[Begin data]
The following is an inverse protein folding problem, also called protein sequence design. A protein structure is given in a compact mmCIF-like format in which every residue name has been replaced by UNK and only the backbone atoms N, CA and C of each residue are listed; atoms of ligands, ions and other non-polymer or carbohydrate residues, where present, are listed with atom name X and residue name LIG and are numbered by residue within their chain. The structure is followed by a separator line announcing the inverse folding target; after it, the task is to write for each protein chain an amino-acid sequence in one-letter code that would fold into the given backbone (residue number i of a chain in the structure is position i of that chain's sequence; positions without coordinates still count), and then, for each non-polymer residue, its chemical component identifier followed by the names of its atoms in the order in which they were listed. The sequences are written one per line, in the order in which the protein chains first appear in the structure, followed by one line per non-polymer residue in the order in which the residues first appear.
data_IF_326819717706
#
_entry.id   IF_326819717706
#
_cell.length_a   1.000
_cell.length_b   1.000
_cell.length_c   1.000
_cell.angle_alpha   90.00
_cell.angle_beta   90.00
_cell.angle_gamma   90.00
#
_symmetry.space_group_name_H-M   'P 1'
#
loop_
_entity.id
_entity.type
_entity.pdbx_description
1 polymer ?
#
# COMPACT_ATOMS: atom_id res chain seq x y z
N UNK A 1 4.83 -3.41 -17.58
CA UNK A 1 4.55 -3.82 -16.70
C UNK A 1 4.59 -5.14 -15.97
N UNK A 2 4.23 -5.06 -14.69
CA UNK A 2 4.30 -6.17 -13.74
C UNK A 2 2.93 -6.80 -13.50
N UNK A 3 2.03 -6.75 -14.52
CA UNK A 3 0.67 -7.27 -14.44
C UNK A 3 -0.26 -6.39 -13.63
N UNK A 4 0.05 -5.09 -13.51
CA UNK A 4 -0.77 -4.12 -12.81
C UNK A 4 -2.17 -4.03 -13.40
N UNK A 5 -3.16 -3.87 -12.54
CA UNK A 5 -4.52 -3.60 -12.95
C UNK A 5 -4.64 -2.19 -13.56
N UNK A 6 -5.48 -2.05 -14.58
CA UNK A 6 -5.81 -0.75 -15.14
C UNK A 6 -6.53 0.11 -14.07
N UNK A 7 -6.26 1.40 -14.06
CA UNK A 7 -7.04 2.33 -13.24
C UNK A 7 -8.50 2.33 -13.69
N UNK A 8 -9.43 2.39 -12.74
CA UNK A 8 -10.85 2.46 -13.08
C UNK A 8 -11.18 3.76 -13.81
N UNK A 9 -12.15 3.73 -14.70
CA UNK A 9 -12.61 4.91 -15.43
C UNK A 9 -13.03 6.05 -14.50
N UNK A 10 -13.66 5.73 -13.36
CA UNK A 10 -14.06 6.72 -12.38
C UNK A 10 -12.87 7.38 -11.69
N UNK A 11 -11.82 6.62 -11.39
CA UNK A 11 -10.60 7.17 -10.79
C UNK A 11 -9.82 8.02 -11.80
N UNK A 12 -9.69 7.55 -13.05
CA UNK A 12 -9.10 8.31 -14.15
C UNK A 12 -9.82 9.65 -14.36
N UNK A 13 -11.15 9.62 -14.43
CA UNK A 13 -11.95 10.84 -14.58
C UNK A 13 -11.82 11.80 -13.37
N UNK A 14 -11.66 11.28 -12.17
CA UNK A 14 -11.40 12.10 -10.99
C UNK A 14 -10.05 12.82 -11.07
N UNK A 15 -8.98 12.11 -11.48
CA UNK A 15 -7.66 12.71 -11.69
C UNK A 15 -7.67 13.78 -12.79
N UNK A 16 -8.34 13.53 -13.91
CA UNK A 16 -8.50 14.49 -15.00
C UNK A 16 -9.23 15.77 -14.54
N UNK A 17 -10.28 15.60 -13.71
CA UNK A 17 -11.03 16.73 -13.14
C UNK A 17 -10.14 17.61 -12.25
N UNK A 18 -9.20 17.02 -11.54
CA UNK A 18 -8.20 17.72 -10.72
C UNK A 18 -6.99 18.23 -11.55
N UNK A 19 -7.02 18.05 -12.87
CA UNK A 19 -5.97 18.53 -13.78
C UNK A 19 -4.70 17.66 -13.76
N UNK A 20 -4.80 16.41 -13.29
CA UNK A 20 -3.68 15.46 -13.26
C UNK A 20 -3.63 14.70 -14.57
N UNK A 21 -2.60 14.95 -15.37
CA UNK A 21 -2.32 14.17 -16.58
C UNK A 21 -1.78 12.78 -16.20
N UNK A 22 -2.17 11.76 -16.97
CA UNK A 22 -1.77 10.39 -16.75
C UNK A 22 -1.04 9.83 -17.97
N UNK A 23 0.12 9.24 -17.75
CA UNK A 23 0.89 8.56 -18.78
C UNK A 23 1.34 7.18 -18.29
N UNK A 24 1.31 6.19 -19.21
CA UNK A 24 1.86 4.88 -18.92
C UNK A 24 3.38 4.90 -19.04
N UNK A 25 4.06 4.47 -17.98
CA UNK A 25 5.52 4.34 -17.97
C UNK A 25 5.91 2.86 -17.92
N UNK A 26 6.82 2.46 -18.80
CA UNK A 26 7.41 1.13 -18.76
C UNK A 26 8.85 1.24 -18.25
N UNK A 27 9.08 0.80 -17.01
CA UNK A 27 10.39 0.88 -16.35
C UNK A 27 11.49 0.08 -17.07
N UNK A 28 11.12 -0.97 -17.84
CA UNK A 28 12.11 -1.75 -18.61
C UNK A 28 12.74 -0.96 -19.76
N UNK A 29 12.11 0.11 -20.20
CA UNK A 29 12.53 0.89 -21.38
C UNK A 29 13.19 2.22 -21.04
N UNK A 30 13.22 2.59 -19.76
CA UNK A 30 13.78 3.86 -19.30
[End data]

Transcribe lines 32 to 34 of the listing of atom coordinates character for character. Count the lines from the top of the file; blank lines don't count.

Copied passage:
CA UNK A 4 -0.77 -4.12 -12.81
C UNK A 4 -2.17 -4.03 -13.40
N UNK A 5 -3.16 -3.87 -12.54